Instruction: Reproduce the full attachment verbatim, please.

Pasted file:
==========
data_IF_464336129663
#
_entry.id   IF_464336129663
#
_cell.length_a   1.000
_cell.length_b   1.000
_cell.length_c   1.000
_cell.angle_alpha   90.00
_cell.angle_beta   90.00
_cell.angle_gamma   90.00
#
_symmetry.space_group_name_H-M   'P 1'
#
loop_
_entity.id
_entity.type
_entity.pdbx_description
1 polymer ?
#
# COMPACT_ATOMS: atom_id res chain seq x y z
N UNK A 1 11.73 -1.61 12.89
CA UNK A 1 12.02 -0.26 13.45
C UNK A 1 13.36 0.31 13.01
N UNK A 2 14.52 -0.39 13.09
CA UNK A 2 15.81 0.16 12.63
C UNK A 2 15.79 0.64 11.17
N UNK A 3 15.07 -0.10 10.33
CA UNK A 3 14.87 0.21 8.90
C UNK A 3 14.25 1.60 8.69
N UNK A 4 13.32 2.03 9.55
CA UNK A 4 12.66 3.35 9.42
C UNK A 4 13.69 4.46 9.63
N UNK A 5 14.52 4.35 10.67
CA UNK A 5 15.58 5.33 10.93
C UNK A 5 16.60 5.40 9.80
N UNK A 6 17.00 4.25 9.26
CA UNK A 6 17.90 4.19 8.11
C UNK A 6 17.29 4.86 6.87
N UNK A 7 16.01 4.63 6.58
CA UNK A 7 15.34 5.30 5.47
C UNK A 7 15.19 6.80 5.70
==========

data_IF_464336129663
#
_entry.id   IF_464336129663
#
_cell.length_a   1.000
_cell.length_b   1.000
_cell.length_c   1.000
_cell.angle_alpha   90.00
_cell.angle_beta   90.00
_cell.angle_gamma   90.00
#
_symmetry.space_group_name_H-M   'P 1'
#
loop_
_entity.id
_entity.type
_entity.pdbx_description
1 polymer ?
#
# COMPACT_ATOMS: atom_id res chain seq x y z
N UNK A 1 11.73 -1.61 12.89
CA UNK A 1 12.02 -0.26 13.45
C UNK A 1 13.36 0.31 13.01
N UNK A 2 14.52 -0.39 13.09
CA UNK A 2 15.81 0.16 12.63
C UNK A 2 15.79 0.64 11.17
N UNK A 3 15.07 -0.10 10.33
CA UNK A 3 14.87 0.21 8.90
C UNK A 3 14.25 1.60 8.69
N UNK A 4 13.32 2.03 9.55
CA UNK A 4 12.66 3.35 9.42
C UNK A 4 13.69 4.46 9.63
N UNK A 5 14.52 4.35 10.67
CA UNK A 5 15.58 5.33 10.93
C UNK A 5 16.60 5.40 9.80
N UNK A 6 17.00 4.25 9.26
CA UNK A 6 17.90 4.19 8.11
C UNK A 6 17.29 4.86 6.87
N UNK A 7 16.01 4.63 6.58
CA UNK A 7 15.34 5.30 5.47
C UNK A 7 15.19 6.80 5.70